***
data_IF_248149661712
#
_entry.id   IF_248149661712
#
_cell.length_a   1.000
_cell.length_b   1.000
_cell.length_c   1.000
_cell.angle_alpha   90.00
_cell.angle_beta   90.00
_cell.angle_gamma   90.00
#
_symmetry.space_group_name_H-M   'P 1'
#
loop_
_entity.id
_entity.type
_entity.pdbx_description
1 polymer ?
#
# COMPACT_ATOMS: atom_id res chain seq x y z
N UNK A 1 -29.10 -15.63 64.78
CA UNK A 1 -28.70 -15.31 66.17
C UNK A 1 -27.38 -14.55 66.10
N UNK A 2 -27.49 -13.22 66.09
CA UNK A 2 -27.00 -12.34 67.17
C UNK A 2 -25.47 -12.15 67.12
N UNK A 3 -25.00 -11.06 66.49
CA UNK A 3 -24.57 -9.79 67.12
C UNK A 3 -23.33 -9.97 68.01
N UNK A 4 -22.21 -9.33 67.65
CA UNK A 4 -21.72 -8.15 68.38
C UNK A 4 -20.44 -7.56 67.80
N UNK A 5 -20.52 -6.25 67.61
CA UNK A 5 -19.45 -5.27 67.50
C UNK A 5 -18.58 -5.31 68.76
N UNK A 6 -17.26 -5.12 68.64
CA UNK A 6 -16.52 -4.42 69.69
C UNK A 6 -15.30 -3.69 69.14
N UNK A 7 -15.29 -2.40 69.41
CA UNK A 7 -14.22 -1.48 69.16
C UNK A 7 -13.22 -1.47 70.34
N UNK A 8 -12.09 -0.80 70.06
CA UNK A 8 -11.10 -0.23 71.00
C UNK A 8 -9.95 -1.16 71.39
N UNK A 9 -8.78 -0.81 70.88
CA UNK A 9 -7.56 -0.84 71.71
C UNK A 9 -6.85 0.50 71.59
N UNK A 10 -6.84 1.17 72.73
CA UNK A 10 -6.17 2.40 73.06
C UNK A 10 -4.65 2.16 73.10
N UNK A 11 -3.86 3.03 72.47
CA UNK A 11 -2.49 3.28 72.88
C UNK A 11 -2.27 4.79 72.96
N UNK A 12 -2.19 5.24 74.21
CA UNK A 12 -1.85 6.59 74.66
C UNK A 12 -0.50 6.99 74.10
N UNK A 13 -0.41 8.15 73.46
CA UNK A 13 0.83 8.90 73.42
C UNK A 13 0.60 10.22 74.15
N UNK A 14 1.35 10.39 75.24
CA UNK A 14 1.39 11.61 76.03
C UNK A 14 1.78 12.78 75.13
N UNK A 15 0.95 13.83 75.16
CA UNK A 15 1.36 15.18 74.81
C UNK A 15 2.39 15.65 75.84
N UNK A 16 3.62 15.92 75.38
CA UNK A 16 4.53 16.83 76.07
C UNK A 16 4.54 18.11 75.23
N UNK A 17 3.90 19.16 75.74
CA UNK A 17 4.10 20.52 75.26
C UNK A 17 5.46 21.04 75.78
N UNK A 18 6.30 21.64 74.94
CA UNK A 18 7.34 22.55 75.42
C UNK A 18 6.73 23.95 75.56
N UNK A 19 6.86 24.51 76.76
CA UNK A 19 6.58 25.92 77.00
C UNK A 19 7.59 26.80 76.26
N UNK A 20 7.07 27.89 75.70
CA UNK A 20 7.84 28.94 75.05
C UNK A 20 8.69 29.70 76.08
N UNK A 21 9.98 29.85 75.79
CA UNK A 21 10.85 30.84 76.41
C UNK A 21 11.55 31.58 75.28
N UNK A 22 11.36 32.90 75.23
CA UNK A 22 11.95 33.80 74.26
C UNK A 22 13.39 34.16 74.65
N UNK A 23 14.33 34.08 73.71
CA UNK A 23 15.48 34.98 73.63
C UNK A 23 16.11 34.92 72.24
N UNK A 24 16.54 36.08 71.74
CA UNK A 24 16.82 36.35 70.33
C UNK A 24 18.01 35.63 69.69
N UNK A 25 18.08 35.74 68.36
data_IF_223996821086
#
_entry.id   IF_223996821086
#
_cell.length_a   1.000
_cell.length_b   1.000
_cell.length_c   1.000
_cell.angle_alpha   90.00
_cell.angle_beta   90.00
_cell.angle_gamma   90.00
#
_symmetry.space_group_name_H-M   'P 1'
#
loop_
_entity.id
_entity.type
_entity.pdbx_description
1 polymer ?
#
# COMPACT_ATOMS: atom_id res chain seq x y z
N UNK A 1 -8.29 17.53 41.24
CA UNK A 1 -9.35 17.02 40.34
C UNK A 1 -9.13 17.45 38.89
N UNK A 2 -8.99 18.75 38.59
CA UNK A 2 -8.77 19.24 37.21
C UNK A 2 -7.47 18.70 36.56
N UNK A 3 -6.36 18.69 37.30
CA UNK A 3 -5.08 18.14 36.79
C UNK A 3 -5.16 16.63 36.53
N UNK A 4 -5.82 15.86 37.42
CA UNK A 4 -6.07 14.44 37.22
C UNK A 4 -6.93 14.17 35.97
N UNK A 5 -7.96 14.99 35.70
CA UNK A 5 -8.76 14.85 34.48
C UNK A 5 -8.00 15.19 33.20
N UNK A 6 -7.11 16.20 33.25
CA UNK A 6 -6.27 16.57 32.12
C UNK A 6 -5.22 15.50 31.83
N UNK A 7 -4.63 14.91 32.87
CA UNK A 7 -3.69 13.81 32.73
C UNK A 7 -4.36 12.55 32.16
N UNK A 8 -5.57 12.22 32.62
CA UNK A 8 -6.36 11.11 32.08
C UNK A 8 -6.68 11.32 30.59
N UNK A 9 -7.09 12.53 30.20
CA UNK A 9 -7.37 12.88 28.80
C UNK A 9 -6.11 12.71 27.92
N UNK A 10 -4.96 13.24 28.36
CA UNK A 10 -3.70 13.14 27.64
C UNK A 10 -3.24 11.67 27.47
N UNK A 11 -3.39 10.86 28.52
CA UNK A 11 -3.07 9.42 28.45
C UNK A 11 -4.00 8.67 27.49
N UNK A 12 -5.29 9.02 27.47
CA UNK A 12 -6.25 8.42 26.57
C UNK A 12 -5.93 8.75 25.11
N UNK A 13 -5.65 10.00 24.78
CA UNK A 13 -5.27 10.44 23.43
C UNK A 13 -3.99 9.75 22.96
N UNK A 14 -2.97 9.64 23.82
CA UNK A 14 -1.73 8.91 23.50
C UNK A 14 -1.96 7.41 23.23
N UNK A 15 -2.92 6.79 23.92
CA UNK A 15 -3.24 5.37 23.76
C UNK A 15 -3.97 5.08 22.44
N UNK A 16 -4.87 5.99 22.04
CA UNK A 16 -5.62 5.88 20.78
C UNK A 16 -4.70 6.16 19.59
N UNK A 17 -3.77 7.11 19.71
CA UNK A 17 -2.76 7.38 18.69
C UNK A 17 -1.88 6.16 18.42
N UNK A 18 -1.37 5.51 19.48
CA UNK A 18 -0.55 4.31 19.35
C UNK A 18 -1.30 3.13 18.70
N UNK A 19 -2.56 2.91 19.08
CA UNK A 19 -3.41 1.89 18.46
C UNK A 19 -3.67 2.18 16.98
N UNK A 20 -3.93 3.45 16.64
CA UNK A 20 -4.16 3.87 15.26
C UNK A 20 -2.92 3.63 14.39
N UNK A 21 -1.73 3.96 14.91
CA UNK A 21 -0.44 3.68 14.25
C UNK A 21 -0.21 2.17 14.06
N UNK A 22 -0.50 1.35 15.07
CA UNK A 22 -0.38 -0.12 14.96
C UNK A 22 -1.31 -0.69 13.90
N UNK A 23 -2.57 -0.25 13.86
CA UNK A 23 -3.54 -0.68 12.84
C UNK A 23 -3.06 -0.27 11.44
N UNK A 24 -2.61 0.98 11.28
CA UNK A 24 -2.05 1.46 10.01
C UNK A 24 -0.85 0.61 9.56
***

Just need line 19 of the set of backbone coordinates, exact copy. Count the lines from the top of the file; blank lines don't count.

#